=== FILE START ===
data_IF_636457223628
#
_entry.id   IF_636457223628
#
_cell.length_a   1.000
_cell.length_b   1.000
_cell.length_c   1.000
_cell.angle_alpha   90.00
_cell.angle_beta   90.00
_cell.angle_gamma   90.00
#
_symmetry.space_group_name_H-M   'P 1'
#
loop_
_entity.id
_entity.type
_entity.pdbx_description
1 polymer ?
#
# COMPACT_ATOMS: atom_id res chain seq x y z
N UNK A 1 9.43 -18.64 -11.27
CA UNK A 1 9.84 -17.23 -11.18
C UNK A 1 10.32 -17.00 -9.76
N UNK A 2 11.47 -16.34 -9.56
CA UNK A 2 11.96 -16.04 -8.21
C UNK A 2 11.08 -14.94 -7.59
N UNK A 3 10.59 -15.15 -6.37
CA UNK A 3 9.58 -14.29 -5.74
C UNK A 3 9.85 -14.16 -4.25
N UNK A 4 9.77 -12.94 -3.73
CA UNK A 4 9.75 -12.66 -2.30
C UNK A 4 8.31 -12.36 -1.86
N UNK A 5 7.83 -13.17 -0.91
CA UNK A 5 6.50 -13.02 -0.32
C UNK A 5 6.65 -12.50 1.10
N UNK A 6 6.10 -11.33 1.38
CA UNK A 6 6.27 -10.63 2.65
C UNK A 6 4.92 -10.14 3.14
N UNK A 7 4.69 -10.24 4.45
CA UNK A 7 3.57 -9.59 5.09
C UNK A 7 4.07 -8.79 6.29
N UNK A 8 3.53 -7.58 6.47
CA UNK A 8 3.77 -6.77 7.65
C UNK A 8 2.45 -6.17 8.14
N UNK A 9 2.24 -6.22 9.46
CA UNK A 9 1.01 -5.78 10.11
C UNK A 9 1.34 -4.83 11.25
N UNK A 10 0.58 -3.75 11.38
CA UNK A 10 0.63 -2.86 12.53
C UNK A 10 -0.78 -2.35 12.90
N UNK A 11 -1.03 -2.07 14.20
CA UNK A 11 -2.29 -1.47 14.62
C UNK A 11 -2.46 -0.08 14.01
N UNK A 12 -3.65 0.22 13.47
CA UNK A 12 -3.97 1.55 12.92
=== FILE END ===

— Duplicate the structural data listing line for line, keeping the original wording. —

data_IF_636457223628
#
_entry.id   IF_636457223628
#
_cell.length_a   1.000
_cell.length_b   1.000
_cell.length_c   1.000
_cell.angle_alpha   90.00
_cell.angle_beta   90.00
_cell.angle_gamma   90.00
#
_symmetry.space_group_name_H-M   'P 1'
#
loop_
_entity.id
_entity.type
_entity.pdbx_description
1 polymer ?
#
# COMPACT_ATOMS: atom_id res chain seq x y z
N UNK A 1 9.43 -18.64 -11.27
CA UNK A 1 9.84 -17.23 -11.18
C UNK A 1 10.32 -17.00 -9.76
N UNK A 2 11.47 -16.34 -9.56
CA UNK A 2 11.96 -16.04 -8.21
C UNK A 2 11.08 -14.94 -7.59
N UNK A 3 10.59 -15.15 -6.37
CA UNK A 3 9.58 -14.29 -5.74
C UNK A 3 9.85 -14.16 -4.25
N UNK A 4 9.77 -12.94 -3.73
CA UNK A 4 9.75 -12.66 -2.30
C UNK A 4 8.31 -12.36 -1.86
N UNK A 5 7.83 -13.17 -0.91
CA UNK A 5 6.50 -13.02 -0.32
C UNK A 5 6.65 -12.50 1.10
N UNK A 6 6.10 -11.33 1.38
CA UNK A 6 6.27 -10.63 2.65
C UNK A 6 4.92 -10.14 3.14
N UNK A 7 4.69 -10.24 4.45
CA UNK A 7 3.57 -9.59 5.09
C UNK A 7 4.07 -8.79 6.29
N UNK A 8 3.53 -7.58 6.47
CA UNK A 8 3.77 -6.77 7.65
C UNK A 8 2.45 -6.17 8.14
N UNK A 9 2.24 -6.22 9.46
CA UNK A 9 1.01 -5.78 10.11
C UNK A 9 1.34 -4.83 11.25
N UNK A 10 0.58 -3.75 11.38
CA UNK A 10 0.63 -2.86 12.53
C UNK A 10 -0.78 -2.35 12.90
N UNK A 11 -1.03 -2.07 14.20
CA UNK A 11 -2.29 -1.47 14.62
C UNK A 11 -2.46 -0.08 14.01
N UNK A 12 -3.65 0.22 13.47
CA UNK A 12 -3.97 1.55 12.92